Trial Court Sonoma County Superior Court Trial Judge Honorable Elaine Rushing (Sonoma County Super. Ct. No. SCV-240627)
The opinion of the court was delivered by: Needham, J.
CERTIFIED FOR PUBLICATION
Sarah Morrison appeals from a post-judgment order denying her motion for attorney's fees under Civil Code section 1942.5 and Government Code section 12989.2 after the parties had resolved their dispute by settlement. We will affirm the order.
I. FACTS AND PROCEDURAL HISTORY
On January 8, 2007, Morrison signed a lease and moved into an apartment at Vineyard Creek Apartments in Santa Rosa, California. The lease agreement provided on the first page, which Morrison initialed, that the apartment would "be used as a private residence and for no other purpose." Morrison did not disclose her intention to operate a family child care home in the apartment.
On January 22, 2007, Morrison delivered "Notice" to respondent Vineyard Creek L.P., pursuant to Health and Safety Code section 1597.40, subdivision (d)(1) of the California Child Day Care Facilities Act (Child Day Care Act). (Health & Saf. Code, § 1596.70 et seq.) In the Notice, Morrison declared her intent to operate a family child day care facility in her apartment beginning March 1, 2007.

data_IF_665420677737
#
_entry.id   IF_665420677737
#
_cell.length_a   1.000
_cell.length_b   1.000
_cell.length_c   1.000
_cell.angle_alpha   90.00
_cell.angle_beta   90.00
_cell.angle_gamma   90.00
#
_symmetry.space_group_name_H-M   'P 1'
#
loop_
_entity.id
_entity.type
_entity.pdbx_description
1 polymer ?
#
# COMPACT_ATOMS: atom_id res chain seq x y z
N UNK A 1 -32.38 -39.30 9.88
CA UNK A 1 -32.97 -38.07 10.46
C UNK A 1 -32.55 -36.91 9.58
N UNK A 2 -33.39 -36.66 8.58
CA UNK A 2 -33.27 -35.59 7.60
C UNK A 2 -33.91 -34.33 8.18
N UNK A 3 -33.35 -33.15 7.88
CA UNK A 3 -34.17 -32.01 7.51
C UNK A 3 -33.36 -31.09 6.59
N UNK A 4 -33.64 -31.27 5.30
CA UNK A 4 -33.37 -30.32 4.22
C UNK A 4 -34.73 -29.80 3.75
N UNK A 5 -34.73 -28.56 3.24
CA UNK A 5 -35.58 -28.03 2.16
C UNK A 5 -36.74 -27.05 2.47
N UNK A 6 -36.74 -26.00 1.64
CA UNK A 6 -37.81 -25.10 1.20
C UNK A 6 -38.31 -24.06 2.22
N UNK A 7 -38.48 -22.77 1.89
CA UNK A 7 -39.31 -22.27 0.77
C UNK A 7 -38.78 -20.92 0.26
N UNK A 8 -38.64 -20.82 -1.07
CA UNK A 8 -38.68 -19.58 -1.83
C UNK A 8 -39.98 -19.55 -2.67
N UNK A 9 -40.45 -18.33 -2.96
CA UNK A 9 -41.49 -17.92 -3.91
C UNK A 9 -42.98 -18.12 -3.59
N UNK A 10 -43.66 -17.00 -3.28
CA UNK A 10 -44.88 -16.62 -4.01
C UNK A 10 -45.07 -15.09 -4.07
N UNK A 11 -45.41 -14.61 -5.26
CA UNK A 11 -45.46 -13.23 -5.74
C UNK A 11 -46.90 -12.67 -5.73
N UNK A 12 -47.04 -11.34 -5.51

Toward the end of January 2007, after passing the required home inspection, Morrison received her state license to operate a family child care home. She arranged to provide child care for three families in her apartment.
The Child Day Care Act (including chapters 3.4, 3.5 and 3.6 of Division 2 of the Health and Safety Code) was enacted "to provide a comprehensive, quality system for licensing child day care facilities to ensure a quality day care environment" because child day care facilities contribute positively to children and because good quality child day care services are an essential service for working parents. (Health & Saf. Code, §§ 1596.72, 1596.73.) While the Child Day Care Act is primarily focused on licensing and quality of care, Health and Safety Code section 1597.40 precludes property owners from prohibiting or restricting the use of "single-family residences" as child day care homes.*fn1